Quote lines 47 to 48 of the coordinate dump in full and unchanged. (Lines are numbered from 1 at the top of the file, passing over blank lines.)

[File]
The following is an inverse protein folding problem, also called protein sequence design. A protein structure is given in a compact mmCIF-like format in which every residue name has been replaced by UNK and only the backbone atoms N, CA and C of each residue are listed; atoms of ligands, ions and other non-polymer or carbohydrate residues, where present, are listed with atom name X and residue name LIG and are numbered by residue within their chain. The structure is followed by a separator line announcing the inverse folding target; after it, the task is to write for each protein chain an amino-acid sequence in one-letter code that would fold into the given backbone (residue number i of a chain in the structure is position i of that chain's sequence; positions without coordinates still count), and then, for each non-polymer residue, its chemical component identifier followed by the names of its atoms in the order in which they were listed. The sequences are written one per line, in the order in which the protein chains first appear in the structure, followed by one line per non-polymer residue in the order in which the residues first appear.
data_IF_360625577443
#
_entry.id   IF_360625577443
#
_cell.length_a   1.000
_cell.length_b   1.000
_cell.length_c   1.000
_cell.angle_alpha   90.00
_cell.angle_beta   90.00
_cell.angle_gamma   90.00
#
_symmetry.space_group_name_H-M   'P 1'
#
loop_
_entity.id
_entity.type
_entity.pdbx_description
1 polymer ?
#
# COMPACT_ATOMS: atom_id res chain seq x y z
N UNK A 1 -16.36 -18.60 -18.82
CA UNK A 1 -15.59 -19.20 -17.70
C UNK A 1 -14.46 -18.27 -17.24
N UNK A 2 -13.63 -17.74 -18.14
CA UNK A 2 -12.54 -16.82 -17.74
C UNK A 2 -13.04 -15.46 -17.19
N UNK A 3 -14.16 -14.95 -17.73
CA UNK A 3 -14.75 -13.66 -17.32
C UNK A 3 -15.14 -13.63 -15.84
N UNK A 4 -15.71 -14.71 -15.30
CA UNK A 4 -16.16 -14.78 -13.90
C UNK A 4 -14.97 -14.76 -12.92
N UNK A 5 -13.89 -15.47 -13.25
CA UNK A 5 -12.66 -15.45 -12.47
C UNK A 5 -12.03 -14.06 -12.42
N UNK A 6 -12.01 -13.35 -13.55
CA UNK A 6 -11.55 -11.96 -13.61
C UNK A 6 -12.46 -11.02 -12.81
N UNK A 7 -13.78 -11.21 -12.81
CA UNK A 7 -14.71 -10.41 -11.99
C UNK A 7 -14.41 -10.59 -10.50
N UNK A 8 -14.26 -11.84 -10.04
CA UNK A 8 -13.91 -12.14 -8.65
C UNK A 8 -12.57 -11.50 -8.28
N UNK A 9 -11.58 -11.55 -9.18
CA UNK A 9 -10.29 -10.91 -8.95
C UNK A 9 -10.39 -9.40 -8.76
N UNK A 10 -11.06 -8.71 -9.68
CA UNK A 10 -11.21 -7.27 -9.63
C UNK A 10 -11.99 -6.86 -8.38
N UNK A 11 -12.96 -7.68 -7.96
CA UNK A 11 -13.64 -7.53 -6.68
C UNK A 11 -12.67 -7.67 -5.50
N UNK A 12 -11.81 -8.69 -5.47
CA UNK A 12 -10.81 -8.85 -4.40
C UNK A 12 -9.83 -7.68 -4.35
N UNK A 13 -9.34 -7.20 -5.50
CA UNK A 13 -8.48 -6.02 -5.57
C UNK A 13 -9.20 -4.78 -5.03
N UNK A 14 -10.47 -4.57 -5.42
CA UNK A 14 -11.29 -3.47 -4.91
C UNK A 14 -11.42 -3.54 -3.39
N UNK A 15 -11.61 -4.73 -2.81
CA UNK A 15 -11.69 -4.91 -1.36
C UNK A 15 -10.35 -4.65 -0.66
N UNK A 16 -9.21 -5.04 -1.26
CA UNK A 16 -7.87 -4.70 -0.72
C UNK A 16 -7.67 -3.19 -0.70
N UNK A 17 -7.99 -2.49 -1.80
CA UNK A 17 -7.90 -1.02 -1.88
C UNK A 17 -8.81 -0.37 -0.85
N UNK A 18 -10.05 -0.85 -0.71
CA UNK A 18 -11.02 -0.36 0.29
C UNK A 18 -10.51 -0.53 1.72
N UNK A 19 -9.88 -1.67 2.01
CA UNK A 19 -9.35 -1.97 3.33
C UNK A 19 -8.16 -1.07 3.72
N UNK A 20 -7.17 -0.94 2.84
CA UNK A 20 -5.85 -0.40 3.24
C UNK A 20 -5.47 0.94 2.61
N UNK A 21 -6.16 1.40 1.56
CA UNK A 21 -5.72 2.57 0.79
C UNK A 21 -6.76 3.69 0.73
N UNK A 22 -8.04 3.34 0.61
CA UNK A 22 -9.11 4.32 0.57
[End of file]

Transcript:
CA UNK A 9 -10.29 -10.91 -8.95
C UNK A 9 -10.39 -9.40 -8.76